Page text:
Moderated by Rick Badie
A new farm bill will likely include spending cuts to the federal food stamp program called SNAP — the Supplemental Nutrition Assistance Program. Today, two Catholic bishops warn against deep cuts and asks lawmakers to show compassion for the hungry. Meanwhile, a coordinator for a non-profit that advocates limited government opposes the farm bill being used to fund SNAP.
Hear the hungry
By Wilton Gregory and Gregory J. Hartmayer
Legislators in Washington are negotiating the final text for a five-year farm bill, a $500 billion law that sets agricultural policies for the country. At stake are programs that help the hungry at home and abroad.
In the United States, the most important farm bill program helping hungry people is the Supplemental Nutrition Assistance Program (SNAP), known as food stamps. SNAP is one of the most effective programs to combat hunger in our nation. It is also one of the best-run programs that targets seniors, children, persons with disabilities, and unemployed and underemployed workers.
The Catholic Church runs many food pantries and other programs that help the hungry. However, all the food pantries out there are not going to be able to fill the hole that cuts to SNAP will leave. This is why the Catholic Church has joined many other faiths in opposing changes to SNAP that would result in cuts that harm the poor and vulnerable.
We also must not forget the hungry around the world. Overseas food aid programs in the farm bill are just a tiny fraction of spending, but have a huge impact on the lives of millions. Through development food aid programs, international humanitarian groups like our church’s Catholic Relief Services work with farmers with tiny two-acre plots of land to grow more food, build wells and organize to negotiate better prices for crops. This work transforms communities and puts them on the path to self-reliance.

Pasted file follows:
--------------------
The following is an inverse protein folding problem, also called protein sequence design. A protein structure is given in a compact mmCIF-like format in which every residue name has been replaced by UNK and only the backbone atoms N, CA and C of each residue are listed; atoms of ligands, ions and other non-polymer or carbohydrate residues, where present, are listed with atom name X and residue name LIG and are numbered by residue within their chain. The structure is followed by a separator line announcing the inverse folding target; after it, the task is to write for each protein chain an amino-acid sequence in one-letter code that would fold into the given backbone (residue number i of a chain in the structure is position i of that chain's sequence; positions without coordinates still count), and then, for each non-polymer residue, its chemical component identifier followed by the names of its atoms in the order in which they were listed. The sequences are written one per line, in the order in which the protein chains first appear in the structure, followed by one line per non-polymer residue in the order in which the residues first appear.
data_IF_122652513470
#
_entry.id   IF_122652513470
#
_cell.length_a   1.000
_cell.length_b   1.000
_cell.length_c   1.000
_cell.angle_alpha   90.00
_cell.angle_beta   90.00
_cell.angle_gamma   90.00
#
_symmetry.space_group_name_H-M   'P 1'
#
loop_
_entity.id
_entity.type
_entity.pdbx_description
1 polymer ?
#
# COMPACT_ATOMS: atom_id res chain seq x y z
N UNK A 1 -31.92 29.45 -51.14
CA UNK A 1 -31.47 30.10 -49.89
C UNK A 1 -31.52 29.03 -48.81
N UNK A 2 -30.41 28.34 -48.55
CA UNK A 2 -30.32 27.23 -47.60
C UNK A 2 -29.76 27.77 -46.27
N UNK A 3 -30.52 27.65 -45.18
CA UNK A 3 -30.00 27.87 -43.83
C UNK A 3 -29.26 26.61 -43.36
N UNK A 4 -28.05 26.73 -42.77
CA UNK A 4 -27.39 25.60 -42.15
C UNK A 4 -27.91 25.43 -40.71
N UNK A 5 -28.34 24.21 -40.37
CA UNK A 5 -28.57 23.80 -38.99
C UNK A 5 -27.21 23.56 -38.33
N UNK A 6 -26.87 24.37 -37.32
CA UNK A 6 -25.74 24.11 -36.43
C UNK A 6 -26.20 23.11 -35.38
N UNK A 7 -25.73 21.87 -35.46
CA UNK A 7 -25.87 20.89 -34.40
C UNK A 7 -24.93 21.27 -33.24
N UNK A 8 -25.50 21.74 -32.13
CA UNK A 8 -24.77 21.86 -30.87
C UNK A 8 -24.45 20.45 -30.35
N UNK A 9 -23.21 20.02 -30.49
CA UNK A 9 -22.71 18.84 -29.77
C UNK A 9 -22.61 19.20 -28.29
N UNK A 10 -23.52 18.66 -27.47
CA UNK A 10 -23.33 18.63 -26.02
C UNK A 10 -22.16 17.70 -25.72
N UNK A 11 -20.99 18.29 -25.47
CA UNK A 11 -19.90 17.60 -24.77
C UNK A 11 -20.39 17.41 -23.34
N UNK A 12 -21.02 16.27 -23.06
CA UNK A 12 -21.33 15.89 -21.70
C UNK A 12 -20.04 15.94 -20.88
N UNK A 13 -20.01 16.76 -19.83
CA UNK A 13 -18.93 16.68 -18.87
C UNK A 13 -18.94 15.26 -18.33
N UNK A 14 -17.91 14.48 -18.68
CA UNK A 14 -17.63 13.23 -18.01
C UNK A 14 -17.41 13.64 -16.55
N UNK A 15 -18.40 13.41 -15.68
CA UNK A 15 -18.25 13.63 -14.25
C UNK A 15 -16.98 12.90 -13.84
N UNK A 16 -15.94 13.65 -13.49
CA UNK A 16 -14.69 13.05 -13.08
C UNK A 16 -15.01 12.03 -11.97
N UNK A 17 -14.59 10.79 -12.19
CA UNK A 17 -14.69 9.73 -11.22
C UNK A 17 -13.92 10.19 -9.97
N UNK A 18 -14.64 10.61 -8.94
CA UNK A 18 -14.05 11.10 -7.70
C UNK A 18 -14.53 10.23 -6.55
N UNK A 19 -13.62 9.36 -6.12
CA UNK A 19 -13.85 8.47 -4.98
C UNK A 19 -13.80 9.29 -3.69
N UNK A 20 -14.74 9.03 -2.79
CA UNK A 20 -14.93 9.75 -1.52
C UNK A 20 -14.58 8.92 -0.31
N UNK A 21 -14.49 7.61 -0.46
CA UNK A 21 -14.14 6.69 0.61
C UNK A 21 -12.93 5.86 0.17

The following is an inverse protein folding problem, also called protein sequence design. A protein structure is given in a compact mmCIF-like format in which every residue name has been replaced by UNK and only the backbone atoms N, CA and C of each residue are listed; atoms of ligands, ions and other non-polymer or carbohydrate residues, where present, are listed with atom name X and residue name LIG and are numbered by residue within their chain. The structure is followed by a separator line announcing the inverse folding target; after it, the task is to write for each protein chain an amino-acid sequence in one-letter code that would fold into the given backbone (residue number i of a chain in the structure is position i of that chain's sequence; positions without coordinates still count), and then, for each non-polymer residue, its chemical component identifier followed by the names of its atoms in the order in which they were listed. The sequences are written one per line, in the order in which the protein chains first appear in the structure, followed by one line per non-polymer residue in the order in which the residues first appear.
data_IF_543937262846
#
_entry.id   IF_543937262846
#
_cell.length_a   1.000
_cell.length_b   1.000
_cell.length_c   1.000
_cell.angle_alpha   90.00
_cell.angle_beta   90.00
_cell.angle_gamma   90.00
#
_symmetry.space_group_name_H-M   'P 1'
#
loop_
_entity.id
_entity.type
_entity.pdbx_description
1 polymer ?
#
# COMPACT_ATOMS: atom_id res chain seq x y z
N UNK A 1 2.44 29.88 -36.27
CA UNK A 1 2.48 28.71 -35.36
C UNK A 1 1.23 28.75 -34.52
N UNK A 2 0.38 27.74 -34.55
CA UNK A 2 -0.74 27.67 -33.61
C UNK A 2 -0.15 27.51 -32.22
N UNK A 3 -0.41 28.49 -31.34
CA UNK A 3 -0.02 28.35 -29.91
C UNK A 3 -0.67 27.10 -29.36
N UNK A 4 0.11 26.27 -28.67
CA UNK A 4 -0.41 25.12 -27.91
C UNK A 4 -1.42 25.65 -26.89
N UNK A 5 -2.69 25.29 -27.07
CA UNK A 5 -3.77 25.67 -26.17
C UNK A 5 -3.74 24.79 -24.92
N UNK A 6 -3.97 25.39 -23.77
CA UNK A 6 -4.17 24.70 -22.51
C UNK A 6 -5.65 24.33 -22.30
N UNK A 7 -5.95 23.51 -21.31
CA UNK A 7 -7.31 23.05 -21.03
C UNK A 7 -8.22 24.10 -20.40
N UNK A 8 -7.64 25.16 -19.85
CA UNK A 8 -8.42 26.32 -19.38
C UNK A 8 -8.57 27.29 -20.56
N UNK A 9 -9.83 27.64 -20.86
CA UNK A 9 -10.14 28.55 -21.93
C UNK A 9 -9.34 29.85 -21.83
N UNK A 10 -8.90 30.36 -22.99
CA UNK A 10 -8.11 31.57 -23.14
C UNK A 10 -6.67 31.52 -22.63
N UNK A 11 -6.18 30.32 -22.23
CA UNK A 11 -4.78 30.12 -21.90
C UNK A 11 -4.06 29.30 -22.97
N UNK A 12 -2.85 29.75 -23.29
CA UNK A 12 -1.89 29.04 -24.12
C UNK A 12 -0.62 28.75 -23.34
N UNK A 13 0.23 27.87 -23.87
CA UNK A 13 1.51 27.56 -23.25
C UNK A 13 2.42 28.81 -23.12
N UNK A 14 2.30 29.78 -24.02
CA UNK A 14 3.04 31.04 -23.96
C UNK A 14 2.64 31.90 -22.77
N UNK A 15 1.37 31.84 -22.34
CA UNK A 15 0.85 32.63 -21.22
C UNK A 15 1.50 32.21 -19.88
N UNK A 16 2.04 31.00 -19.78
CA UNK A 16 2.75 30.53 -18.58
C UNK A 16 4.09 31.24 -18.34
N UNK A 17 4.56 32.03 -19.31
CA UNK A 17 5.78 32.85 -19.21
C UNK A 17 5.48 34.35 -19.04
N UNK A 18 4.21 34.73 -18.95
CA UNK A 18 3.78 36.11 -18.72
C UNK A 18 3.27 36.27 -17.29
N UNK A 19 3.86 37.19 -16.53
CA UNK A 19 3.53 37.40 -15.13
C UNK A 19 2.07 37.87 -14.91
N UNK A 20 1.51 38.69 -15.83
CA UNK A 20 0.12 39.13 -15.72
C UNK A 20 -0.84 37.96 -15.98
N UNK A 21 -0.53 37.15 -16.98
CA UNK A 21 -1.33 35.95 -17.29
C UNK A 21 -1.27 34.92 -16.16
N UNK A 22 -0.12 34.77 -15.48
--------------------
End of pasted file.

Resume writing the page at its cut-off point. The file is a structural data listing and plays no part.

Farm bill negotiators are considering a Senate proposal that may cut the funding for this kind of overseas work. From our perspective, this is a mistake. It makes much more sense to adopt the House approach that maintains funding for programs that help poor people grow more food today so they don’t need emergency help later.
Negotiators are also considering changes in how overseas programs are run. Right now, a good portion of funding for overseas food aid programs is generated when aid groups take donated U.S. food and sell it abroad. In some ways, you might think of this as an elaborate bake sale. Ultimately, though, it is an inefficient way to raise money and on average loses 25 cents on the dollar. Thankfully, Senate proposals are being considered that improve stewardship of these programs.
There are too many people these days with a knee-jerk reaction against programs that help the hungry, whether in the U.S. or overseas. We would ask these people to really listen to those in need. Hear the hungry. They are not seeking help because they want to. They have to. They are desperately seeking the dignity and honor that comes from providing for themselves and their families, but need a little help to get through these tough times. They are our brothers and sisters. We must answer their call.